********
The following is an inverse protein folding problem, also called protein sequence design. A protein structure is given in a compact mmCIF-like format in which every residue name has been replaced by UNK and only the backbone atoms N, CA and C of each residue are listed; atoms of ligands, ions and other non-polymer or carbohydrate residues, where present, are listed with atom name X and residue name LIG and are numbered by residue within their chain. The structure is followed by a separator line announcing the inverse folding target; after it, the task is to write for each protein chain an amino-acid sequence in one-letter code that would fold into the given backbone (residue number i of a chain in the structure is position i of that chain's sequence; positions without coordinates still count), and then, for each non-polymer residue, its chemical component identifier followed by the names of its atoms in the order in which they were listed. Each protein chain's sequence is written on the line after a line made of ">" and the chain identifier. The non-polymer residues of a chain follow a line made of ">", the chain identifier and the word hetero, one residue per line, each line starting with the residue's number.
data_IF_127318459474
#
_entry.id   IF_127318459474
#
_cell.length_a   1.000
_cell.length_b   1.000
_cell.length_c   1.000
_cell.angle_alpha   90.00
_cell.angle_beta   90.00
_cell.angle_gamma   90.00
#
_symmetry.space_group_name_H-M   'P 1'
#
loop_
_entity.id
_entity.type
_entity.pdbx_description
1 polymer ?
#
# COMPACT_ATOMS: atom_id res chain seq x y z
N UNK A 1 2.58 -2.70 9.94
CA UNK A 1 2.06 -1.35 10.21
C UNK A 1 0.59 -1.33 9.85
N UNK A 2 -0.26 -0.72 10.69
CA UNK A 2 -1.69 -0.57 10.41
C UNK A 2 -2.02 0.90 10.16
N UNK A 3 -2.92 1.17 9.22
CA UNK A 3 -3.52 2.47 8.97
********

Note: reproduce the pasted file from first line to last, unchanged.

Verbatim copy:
The following is an inverse protein folding problem, also called protein sequence design. A protein structure is given in a compact mmCIF-like format in which every residue name has been replaced by UNK and only the backbone atoms N, CA and C of each residue are listed; atoms of ligands, ions and other non-polymer or carbohydrate residues, where present, are listed with atom name X and residue name LIG and are numbered by residue within their chain. The structure is followed by a separator line announcing the inverse folding target; after it, the task is to write for each protein chain an amino-acid sequence in one-letter code that would fold into the given backbone (residue number i of a chain in the structure is position i of that chain's sequence; positions without coordinates still count), and then, for each non-polymer residue, its chemical component identifier followed by the names of its atoms in the order in which they were listed. Each protein chain's sequence is written on the line after a line made of ">" and the chain identifier. The non-polymer residues of a chain follow a line made of ">", the chain identifier and the word hetero, one residue per line, each line starting with the residue's number.
data_IF_127318459474
#
_entry.id   IF_127318459474
#
_cell.length_a   1.000
_cell.length_b   1.000
_cell.length_c   1.000
_cell.angle_alpha   90.00
_cell.angle_beta   90.00
_cell.angle_gamma   90.00
#
_symmetry.space_group_name_H-M   'P 1'
#
loop_
_entity.id
_entity.type
_entity.pdbx_description
1 polymer ?
#
# COMPACT_ATOMS: atom_id res chain seq x y z
N UNK A 1 2.58 -2.70 9.94
CA UNK A 1 2.06 -1.35 10.21
C UNK A 1 0.59 -1.33 9.85
N UNK A 2 -0.26 -0.72 10.69
CA UNK A 2 -1.69 -0.57 10.41
C UNK A 2 -2.02 0.90 10.16
N UNK A 3 -2.92 1.17 9.22
CA UNK A 3 -3.52 2.47 8.97